The True Value of Energy Storage: Cheapest Not Always Best

Jan. 28, 2016
We fail to account for the true value of energy storage, which offers a host of societal and grid advantages. Here’s what a new report from the World Energy Council reveals about our misunderstanding.

The true value of energy storage is misunderstood due to a narrow focus on the cost of investing in it, says a new report from the World Energy Council.

The report, “E-storage – shifting from cost to value,” which addresses wind and solar applications, says that current methods of evaluating energy storage are misleading and hinder the progress of the industry.

The report also estimates that energy storage costs will fall by as much as 70 percent over the next 15 years due to the adoption of new technologies.

Energy storage is viewed as a game-changer. Its flexibility could solve problems related to integrating wind and solar energy and help grid operators manage resources more efficiently. But a narrow methodology for evaluating its value hurts the industry, says the report.

Specifically, the World Energy Council found that focusing on ‘levelized cost of storage’ (LCOS) alone can be misleading.

“Throughout the cost modeling process, the same issues repeatedly emerged, namely the importance of defining the business model under consideration and how the storage plant was being operated,” says the report.

Clear challenges exist in using LCOS as a metric to determine storage costs. For one, storage levelized costs are arbitrary: “The amount of energy (kWh) stored and discharged by the storage plant over a period can vary depending on the application.”

In addition, storage levelized costs are incomplete. “They do not cover the needed business models and its characteristics for storage,” says the report. “Since it neglects higher potential revenues, e.g., from providing flexibility, it is a simplified approach for the actual value of storage.”

The report’s recommendations include:

  • Technologies with the lowest LCOS shouldn’t necessarily be chosen. “Cheapest is not always best, or possible,” says the report.
  • Storage should be evaluated through “holistic case studies within a specific context,” rather than by using generic cost models.
  • To speed development of flexible markets, the industry should work with transmission and distribution system operators and regulators “to help quantify and realize the true potential value of increasing system flexibility.”
  • Establish policies and regulations that boost commercial deployment of energy storage technologies.
  • Include storage as an important component of grid expansion plans.

It’s important to shift the focus from cost to value, the report says. The authors note that the current model is “a legacy from the renewables industry,” which tends to focus narrowly on levelized costs.” It does so because renewables benefit from policies that de-risk revenue streams.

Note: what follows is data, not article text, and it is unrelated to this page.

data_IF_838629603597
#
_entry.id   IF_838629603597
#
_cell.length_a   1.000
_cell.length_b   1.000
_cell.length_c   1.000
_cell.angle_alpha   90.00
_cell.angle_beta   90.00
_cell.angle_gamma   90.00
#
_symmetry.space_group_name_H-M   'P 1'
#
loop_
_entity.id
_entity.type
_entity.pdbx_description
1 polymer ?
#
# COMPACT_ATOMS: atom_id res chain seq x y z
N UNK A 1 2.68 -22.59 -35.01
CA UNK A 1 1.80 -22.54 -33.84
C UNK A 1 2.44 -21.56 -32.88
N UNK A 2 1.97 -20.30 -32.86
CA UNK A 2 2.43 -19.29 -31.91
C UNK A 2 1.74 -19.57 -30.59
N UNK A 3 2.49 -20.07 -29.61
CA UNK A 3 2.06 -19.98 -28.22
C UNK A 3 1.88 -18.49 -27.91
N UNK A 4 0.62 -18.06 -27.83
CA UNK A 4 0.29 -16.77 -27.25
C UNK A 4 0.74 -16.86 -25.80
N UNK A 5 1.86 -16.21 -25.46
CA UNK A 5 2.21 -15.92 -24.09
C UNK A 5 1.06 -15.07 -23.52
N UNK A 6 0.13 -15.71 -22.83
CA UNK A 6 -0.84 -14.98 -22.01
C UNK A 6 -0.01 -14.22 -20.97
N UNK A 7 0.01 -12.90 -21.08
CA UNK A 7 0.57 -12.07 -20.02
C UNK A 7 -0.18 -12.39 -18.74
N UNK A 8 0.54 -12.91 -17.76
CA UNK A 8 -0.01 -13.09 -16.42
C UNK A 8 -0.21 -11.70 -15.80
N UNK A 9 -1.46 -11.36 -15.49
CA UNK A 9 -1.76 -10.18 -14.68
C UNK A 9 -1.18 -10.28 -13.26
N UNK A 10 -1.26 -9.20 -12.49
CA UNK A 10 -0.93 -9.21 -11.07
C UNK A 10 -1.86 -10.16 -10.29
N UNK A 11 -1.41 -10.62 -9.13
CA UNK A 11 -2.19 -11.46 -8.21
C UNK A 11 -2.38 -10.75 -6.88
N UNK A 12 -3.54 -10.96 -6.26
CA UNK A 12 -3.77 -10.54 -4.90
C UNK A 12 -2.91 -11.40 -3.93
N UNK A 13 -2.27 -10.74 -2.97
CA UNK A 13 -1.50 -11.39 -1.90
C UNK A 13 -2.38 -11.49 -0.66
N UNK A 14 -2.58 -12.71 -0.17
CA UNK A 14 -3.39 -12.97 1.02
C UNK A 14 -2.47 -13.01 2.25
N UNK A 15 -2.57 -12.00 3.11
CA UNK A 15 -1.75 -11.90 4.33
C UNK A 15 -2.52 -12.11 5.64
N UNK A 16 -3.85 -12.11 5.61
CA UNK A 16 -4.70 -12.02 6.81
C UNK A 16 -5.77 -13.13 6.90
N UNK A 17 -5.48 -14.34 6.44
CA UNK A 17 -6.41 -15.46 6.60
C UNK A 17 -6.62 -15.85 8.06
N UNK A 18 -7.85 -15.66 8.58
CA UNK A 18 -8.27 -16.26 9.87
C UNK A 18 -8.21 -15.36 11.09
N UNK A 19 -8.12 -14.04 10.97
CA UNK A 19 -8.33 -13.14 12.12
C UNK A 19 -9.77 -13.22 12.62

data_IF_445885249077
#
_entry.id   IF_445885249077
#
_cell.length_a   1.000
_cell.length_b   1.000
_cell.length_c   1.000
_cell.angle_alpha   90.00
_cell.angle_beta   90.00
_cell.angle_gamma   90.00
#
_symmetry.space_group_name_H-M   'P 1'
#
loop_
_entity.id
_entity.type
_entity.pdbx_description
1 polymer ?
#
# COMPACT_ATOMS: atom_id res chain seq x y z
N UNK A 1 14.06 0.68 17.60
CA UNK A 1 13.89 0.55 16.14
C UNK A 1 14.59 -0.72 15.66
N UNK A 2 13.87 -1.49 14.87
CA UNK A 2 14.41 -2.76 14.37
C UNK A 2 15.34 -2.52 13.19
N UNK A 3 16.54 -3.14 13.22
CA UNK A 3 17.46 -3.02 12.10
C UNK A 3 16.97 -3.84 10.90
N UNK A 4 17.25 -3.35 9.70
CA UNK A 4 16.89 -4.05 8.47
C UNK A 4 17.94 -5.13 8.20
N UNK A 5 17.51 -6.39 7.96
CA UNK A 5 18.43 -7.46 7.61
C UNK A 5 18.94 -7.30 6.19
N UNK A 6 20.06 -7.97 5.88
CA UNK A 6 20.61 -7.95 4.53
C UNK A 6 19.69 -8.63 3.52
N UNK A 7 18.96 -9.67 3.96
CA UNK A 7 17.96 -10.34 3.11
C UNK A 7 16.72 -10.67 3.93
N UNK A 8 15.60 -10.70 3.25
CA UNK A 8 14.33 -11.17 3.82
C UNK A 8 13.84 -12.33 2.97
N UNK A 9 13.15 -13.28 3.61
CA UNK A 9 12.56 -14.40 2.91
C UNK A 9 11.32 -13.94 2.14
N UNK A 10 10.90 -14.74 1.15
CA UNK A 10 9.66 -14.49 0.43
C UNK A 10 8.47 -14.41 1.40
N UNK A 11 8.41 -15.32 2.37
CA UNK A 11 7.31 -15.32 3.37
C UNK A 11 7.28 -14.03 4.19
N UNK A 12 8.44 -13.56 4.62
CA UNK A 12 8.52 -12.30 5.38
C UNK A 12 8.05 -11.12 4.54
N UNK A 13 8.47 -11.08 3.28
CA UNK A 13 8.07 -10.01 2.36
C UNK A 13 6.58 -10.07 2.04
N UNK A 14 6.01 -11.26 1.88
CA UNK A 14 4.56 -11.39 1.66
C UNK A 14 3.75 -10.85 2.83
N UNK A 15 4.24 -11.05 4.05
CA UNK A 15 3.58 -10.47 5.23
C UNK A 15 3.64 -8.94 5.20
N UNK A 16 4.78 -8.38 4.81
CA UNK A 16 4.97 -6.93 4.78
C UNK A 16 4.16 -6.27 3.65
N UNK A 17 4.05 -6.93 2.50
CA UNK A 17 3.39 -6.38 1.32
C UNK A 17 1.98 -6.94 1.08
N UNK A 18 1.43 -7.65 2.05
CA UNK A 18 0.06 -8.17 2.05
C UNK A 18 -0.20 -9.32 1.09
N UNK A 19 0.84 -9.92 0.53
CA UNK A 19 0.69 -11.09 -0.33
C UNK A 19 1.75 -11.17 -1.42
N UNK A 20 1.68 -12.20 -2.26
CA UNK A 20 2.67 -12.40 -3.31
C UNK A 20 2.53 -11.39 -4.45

The focus on levelized cost also stems from the fact that most energy markets do not sufficiently value flexibility.

“This narrow focus on levelized cost helps explain why the business case for storage is often poorly formulated,” says the report.

What is the true value of energy storage?

From a country and societal perspective, the value of energy storage lies in  its “ability to provide power quality and reliability, and security of supply. This can be in the form of uninterrupted power supply to end-users, providing some reserve margin or initial power to restart the grid after a blackout. In this context, high reliability is more important than high costs, the report says.

The World Energy Council wants policymakers to recognize the various benefits of energy storage. Frequently included in microgrids, energy storage can help bring down the cost of home solar systems, spur growth in the electric car industry, and help reduce strain on the grid and manage electricity pricing.

“To take full advantage of the growing wind and solar electricity shares, policymakers must review electricity market design so as to incentivize the build-up of  storage capacity and ensure reliable and affordable electricity supply,” the report says.

Find the report here

About the Author

Lisa Cohn | Contributing Editor

I focus on the West Coast and Midwest. Email me at [email protected]

I’ve been writing about energy for more than 20 years, and my stories have appeared in EnergyBiz, SNL Financial, Mother Earth News, Natural Home Magazine, Horizon Air Magazine, Oregon Business, Open Spaces, the Portland Tribune, The Oregonian, Renewable Energy World, Windpower Monthly and other publications. I’m also a former stringer for the Platts/McGraw-Hill energy publications. I began my career covering energy and environment for The Cape Cod Times, where Elisa Wood also was a reporter. I’ve received numerous writing awards from national, regional and local organizations, including Pacific Northwest Writers Association, Willamette Writers, Associated Oregon Industries, and the Voice of Youth Advocates. I first became interested in energy as a student at Wesleyan University, Middletown, Connecticut, where I helped design and build a solar house.

Twitter: @LisaECohn

Linkedin: LisaEllenCohn

Facebook: Energy Efficiency Markets


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